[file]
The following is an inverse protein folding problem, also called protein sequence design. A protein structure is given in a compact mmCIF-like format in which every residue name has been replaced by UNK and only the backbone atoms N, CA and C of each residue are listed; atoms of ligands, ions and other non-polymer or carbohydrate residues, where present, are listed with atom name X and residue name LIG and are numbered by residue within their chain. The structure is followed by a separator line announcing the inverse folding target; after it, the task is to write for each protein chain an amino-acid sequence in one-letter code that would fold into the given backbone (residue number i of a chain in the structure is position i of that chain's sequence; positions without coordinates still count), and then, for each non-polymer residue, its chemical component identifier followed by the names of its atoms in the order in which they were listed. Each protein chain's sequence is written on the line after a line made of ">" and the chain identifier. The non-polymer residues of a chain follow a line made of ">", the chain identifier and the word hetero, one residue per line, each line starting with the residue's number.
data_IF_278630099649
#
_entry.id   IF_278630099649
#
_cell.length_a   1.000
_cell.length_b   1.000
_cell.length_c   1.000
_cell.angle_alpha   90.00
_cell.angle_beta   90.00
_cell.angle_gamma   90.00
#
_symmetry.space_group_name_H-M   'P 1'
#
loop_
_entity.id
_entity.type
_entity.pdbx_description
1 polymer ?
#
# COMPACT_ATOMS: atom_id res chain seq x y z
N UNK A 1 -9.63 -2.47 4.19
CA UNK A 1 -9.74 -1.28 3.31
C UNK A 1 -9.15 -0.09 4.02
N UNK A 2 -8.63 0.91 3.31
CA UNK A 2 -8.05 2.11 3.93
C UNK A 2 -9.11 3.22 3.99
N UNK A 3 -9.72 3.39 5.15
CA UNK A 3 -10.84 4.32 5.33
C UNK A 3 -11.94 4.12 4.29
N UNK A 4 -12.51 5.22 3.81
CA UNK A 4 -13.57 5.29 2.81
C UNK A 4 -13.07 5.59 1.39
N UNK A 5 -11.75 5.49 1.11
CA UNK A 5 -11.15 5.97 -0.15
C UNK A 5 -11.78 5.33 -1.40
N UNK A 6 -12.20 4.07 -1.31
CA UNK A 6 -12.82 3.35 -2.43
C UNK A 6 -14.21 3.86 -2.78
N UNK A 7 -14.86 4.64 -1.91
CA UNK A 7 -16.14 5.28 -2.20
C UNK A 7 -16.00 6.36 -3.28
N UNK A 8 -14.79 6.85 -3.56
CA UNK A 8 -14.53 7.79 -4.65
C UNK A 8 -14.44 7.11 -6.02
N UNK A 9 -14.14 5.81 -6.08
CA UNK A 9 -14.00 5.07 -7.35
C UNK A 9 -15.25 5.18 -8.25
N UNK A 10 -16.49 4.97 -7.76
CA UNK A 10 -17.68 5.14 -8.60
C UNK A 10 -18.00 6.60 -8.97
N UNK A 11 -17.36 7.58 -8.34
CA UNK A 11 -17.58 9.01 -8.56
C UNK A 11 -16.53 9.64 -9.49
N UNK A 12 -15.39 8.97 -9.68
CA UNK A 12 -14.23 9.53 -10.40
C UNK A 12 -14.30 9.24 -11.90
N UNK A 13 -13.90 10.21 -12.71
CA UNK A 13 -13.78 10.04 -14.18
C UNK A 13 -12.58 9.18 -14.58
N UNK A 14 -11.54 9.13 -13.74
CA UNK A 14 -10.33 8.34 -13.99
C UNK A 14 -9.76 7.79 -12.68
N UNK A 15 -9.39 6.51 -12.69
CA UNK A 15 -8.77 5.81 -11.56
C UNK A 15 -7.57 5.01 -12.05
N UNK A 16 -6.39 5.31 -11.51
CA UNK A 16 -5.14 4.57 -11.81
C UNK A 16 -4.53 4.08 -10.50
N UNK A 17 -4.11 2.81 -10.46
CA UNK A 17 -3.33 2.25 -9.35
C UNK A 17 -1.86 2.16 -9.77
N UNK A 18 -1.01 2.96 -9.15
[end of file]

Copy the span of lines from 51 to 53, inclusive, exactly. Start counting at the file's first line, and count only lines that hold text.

C UNK A 10 -18.00 6.60 -8.97
N UNK A 11 -17.36 7.58 -8.34
CA UNK A 11 -17.58 9.01 -8.56